Lawrence Durrell’s Lush Metafiction: The Avignon Quintet

I do not much enjoy literary events, but I am such a fan of Lawrence Durrell’s lush prose that I would ecstatically travel back in time to attend his readings (though It seems unlikely that he would give readings).  His gorgeous masterpiece, The Alexandria Quartet, is one of my favorite novel sequences (and, by the way, you can read my post on it here.) But this summer I’ve moved on to Durrell’s The Avignon Quintet, a luminous metafictional series.

In Monsieur: The Prince of Darkness, the first novel in the Avignon Quintet (which I wrote about here),  Durrell experiments with point-of-view.  The narrative shifts are radical and there are many twists–madness, incest, suicide, and bisexuality–along the way. At the end we learn that Monsieur is a novel within a novel, and the character Rob Sutcliffe, a novelist, is the fictional alter ego of the character Aubrey Blanford, the real writer of Monsieur–or the alter ego of Durrell, who won the James Tait Black Memorial Prize for Monsieur in 1974.

I struggled through some of the more overblown episodes in Monsieur, but I very much enjoyed the more straightforward second novel, Livia, or Buried Alive.  Blanford is grieving over the death of his best friend Constance,  the sister of Livia, his dead wife.   A phone call from Rob Sutcliffe comforts him, though at first Blanford skewers the relationship between the writer and his creation.

All process causes pain, and we are part of process. How chimerical the consolations of art against the central horror of death; being sucked down the great sink like an insect, into the cloaca maxima of death, the anus mundi! Sutcliffe, in writing about him, or rather, he writing about himself in the character of Sutcliffe, under the satirical name of Bloshford in the novel Monsieur had said somewhere: “Women to him were simply a commodity. He was not a fool about them; O no! He knew them inside out, or so he thought. That is to say he was worse than a fool.”

Only a writer as lyrical as Durrell could get away with this flamboyant overwriting, but he is not without humor.  Blanford and Sutcliffe have much in common:  their wives were both, absurdly, lesbian sirens who led them a merry chase through Europe (Livia had sex with the female private detective Blanford hired to track her).

But Blanford tries to remind Sutcliffe he is not real.

“You are dead, Robin,” said Blanford. “Remember the end of Monsieur?”
“Bring me back then,” said Sutcliffe on a heroic note, “and we shall see.”

Much of Livia is devoted to Blanford’s  first trip to Avignon on a long vacation from Oxford with friends.  He and  Sam are invited to camp out in Avignon with Hilary, whose sister Constance has inherited a chateau from a mad aunt:  the aunt had let it crumble Miss Havisham-style around her.  (There is a high level of mental illness in The Avignon Quintet.)   Blanford falls in love with beautiful Constance, but  then her seductive sister Livia arrives.  Poor Constance!  Not only does Livia steal Blanford’s affections, but she also fascinates their friend Felix, the consul of Avignon.  One night Blanford and Felix, jealously searching for Livia, visit a brothel where Livia is said to work as a prostitute.  The rumor is not true, or at least she is not there.  Instead, she often dresses in men’s clothes and takes long walks at night, and sometimes has sex with a random gypsy girl. Yes, the decadence gets a little tiring. Why, why, why are these men so fascinated by Livia? The best parts of the novel are Durrell’s long descriptions of Avignon, its ruins, its river, its gypsy quarter, and the history of Templar heresies.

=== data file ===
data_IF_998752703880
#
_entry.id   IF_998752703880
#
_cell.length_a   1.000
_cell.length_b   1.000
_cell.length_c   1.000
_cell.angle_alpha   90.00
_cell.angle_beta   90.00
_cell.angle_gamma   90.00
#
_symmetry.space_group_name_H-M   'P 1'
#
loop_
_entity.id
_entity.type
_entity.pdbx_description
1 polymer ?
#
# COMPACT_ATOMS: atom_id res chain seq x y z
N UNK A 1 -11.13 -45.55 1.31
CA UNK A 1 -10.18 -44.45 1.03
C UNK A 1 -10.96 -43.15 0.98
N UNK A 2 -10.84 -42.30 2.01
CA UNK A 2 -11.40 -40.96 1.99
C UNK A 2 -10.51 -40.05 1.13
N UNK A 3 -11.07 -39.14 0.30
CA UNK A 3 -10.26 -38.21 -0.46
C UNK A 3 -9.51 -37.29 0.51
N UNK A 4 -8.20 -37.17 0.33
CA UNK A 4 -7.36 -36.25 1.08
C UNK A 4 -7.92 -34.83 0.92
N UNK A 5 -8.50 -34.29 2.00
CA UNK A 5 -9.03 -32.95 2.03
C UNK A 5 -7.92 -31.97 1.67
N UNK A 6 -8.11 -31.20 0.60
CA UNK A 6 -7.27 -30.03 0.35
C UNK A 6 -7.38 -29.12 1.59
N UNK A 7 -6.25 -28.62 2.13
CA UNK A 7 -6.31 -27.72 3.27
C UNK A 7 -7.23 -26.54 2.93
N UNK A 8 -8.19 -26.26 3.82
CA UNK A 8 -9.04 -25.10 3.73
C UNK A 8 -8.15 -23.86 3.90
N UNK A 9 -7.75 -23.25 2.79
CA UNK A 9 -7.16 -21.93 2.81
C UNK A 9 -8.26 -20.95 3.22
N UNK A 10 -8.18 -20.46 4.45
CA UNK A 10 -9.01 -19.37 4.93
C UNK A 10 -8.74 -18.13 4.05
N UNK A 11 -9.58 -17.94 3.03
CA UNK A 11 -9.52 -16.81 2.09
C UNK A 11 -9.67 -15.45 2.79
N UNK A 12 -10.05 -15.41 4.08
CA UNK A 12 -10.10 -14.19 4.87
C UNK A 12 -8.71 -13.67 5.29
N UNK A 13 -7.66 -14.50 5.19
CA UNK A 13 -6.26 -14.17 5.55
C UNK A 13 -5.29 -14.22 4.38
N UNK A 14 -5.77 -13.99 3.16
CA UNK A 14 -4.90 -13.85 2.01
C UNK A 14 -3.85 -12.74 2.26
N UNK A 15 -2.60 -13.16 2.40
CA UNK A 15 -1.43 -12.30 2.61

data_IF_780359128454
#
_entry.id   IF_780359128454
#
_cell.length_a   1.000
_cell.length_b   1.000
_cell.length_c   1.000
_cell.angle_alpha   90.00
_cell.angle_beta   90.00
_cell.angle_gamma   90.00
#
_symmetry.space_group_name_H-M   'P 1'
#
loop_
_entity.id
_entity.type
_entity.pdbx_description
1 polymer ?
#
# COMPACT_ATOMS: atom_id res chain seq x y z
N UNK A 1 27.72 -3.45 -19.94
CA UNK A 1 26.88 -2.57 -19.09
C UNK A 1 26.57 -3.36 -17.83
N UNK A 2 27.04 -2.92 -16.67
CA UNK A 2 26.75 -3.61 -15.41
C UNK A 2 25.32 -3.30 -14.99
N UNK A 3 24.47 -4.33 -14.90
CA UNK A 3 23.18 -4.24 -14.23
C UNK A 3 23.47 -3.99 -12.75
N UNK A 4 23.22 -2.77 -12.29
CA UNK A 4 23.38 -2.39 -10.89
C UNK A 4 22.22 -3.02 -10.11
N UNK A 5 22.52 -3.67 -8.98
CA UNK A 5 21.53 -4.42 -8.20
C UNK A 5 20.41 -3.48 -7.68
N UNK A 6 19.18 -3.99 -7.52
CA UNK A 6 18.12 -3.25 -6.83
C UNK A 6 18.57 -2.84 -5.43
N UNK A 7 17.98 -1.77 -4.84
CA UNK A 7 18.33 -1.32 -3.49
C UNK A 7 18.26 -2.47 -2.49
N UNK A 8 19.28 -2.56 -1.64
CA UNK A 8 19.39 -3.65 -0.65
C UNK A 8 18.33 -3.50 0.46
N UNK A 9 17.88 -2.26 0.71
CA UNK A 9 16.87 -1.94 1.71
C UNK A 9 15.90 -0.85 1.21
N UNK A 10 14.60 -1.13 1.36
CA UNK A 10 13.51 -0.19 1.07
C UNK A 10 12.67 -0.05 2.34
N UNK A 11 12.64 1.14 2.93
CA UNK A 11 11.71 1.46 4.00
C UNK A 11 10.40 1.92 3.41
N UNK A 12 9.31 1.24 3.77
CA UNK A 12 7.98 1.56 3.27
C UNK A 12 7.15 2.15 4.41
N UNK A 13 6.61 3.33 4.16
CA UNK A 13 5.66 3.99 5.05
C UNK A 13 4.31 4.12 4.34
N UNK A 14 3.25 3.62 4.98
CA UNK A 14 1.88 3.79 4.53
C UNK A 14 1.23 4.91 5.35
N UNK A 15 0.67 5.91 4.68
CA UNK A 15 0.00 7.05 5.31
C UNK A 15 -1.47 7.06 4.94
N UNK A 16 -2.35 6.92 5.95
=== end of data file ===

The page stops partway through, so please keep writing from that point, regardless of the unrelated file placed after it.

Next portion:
Read The Alexandria Quartet first.  The Avignon Quintet is less interesting, not for everybody.  But if you like metafiction, it’s for you.

Six Series to Lose Yourself in Over the Holidays: Balzac, Durrell, Ferrante, Burgess, Gabaldon, & Le Guin

"Marley's Ghost"

           “Marley’s Ghost”

I do not like Christmas books.

One year at a posh friend’s, we listened to Dickens’s A Christmas Carol on public radio. Luv ya, public radio, but the reader’s enunciation was excessive!  Everybody looked glazed and drank a lot of wine. I don’t drink.  And I have never cared for A Christmas Carol.

So what do I do to escape the holiday madness?  I dive into trilogies, quartets, quintets, long series…and come up for air next spring.

Here are Six Series You Can Lose Yourself in over the Holidays.

1 Balzac’s La Comedie Humaine (The Human Comedy), a series of approximately 90 novels, short stories, and novellas in which Balzac portrays French society during the 19th century period of Restoration and July Monarchy. The plots are racy and the characters memorable.   Several are available from Penguin and Modern Library, and  most are available free in nineteenth-century translations at Project Gutenberg.  Personally, I prefer the newer translations, but Lost Illusions  and Cousin Pons are good in any form.   And here is a link to an excellent Balzac blog.